Make a mental picture. Clamp your eyes shut and picture who you are and what qualities you want people to call to mind when your name comes up (or when a job presents itself that would fit you like a glove). Those qualities should be the cornerstones of your brand.
Become a tangible product.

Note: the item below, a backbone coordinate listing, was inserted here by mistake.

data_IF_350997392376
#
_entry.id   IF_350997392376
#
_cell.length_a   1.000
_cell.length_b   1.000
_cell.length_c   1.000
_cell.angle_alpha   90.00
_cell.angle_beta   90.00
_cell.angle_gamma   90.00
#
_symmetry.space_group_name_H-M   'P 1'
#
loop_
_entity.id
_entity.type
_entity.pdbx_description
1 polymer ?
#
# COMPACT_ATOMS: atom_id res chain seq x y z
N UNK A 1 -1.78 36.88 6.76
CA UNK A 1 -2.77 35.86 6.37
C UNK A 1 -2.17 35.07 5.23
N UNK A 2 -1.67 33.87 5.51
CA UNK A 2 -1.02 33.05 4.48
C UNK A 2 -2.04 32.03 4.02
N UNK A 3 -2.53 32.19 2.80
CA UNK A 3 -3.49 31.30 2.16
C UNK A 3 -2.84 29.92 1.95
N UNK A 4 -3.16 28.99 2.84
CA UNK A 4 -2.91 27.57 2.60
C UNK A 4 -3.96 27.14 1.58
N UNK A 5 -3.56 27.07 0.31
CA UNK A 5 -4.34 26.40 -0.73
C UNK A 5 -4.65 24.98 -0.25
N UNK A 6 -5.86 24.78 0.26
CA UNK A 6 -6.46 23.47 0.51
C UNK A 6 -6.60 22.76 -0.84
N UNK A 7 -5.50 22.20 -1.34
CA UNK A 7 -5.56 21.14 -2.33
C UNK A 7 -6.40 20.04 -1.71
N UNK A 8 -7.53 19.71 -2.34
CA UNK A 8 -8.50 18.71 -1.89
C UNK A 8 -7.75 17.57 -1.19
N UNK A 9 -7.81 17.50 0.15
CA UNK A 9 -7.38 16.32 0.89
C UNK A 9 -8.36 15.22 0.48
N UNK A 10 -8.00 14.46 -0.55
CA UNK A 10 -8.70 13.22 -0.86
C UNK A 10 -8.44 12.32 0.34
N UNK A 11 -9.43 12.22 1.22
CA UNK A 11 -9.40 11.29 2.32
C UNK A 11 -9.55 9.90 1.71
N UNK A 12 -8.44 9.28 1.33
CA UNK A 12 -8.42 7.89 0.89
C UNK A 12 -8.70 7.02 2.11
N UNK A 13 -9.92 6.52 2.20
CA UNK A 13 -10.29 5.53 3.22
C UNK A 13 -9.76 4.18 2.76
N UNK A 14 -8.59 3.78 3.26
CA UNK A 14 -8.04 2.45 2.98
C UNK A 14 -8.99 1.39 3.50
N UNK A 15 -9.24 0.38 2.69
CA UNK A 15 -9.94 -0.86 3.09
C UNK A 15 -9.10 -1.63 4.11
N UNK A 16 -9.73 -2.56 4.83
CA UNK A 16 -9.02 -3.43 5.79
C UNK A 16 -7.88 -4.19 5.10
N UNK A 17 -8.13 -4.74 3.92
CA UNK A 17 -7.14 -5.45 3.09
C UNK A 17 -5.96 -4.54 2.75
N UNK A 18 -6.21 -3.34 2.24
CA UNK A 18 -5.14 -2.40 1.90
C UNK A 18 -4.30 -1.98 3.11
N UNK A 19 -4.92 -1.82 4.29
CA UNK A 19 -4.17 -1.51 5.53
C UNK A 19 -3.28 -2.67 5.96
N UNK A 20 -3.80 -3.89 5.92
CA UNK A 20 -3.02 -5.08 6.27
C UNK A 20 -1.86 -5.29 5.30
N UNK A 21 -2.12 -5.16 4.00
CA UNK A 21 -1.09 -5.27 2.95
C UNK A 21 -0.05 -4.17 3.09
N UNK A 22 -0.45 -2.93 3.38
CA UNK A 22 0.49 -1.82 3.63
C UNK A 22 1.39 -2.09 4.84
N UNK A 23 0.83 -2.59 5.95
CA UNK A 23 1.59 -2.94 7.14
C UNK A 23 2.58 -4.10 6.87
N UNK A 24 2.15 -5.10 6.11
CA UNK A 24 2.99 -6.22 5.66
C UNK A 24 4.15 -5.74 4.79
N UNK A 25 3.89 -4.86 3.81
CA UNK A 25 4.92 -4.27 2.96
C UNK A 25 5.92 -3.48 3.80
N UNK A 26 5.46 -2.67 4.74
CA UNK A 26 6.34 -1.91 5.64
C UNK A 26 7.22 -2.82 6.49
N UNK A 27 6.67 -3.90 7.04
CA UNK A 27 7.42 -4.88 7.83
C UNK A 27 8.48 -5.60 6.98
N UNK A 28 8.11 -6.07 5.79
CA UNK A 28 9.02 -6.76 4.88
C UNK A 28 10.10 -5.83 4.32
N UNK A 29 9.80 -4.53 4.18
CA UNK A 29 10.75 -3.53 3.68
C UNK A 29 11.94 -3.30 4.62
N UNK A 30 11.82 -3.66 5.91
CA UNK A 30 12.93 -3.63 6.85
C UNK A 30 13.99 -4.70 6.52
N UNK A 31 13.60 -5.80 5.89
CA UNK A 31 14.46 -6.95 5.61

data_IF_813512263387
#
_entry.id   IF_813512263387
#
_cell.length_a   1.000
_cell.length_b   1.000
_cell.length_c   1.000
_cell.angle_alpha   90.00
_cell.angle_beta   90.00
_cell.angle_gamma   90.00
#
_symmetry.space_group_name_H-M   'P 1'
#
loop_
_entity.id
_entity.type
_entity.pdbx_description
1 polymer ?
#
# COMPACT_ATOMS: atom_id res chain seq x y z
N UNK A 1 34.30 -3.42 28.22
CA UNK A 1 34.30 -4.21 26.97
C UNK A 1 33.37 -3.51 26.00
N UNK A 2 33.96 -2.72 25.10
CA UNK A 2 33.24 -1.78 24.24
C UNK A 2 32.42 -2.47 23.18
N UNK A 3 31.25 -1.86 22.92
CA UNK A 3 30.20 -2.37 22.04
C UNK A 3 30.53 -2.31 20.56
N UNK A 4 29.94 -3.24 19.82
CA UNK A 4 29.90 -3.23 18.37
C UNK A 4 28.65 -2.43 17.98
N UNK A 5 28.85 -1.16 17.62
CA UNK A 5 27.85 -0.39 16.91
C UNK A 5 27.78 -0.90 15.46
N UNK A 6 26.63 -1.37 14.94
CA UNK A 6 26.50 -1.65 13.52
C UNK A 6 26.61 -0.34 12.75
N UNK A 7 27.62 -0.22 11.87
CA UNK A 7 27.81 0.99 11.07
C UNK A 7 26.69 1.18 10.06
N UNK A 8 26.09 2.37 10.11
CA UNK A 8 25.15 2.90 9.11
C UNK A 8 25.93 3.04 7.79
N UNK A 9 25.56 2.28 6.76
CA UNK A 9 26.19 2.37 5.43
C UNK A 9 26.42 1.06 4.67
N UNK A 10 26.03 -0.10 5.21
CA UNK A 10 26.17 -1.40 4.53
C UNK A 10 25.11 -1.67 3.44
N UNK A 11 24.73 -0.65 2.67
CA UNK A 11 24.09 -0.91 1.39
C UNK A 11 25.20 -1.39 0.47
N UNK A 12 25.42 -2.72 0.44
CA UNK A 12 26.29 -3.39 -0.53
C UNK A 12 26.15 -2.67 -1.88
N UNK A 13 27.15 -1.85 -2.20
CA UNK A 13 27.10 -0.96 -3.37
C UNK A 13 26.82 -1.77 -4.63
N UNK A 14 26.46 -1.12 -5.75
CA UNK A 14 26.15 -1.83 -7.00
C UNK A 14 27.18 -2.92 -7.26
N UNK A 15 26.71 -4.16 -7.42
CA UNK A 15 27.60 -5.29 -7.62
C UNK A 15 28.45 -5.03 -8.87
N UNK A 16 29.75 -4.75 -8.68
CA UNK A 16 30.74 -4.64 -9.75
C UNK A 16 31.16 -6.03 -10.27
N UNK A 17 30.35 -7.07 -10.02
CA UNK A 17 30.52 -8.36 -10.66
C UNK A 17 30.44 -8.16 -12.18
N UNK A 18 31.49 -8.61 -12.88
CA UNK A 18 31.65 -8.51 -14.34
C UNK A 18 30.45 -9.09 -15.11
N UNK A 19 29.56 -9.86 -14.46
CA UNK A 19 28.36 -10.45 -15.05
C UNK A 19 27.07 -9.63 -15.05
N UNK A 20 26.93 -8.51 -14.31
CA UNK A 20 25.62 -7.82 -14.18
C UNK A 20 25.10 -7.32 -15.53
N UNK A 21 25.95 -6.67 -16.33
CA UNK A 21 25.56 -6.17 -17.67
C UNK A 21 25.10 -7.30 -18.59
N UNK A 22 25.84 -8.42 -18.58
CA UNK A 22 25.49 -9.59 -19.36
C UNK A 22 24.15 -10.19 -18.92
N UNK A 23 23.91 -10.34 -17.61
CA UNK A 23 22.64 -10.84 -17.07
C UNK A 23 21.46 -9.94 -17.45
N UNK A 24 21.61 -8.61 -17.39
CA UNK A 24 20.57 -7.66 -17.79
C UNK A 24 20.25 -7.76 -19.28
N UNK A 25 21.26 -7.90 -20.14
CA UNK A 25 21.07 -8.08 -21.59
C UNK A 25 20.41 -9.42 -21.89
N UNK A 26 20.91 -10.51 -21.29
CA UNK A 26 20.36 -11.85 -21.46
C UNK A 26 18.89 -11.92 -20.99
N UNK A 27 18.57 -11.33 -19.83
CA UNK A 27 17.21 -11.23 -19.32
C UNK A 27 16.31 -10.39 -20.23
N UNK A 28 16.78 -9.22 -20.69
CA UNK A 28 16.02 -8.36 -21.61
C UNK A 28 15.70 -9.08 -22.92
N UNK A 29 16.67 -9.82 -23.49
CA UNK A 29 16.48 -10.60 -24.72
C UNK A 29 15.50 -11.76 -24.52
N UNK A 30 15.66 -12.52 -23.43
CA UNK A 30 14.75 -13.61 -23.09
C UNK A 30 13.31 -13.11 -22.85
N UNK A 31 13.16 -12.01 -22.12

For those branding giants -- our aforementioned Kleenex, Band-Aid, and Starbucks -- the image is reinforced with logos, trademarks, commercials, catch-phrases, and customer service. Each time a customer interacts with a given product, the corporation reinforces the brand until, when you need a tissue, you think Kleenex. You, however, are not a tissue. You are a living, breathing brand, with ample opportunities to reinforce this on a daily basis. If your personal brand involves innovation, be innovative in all things: the food you eat for lunch, the gadgets you rely on, the style that swirls around you. Keep in mind that this can work against you, too: If you always do shoddy work, your desk is a mess, or your wardrobe is atrocious, those are the qualities that people will associate with you. Yikes.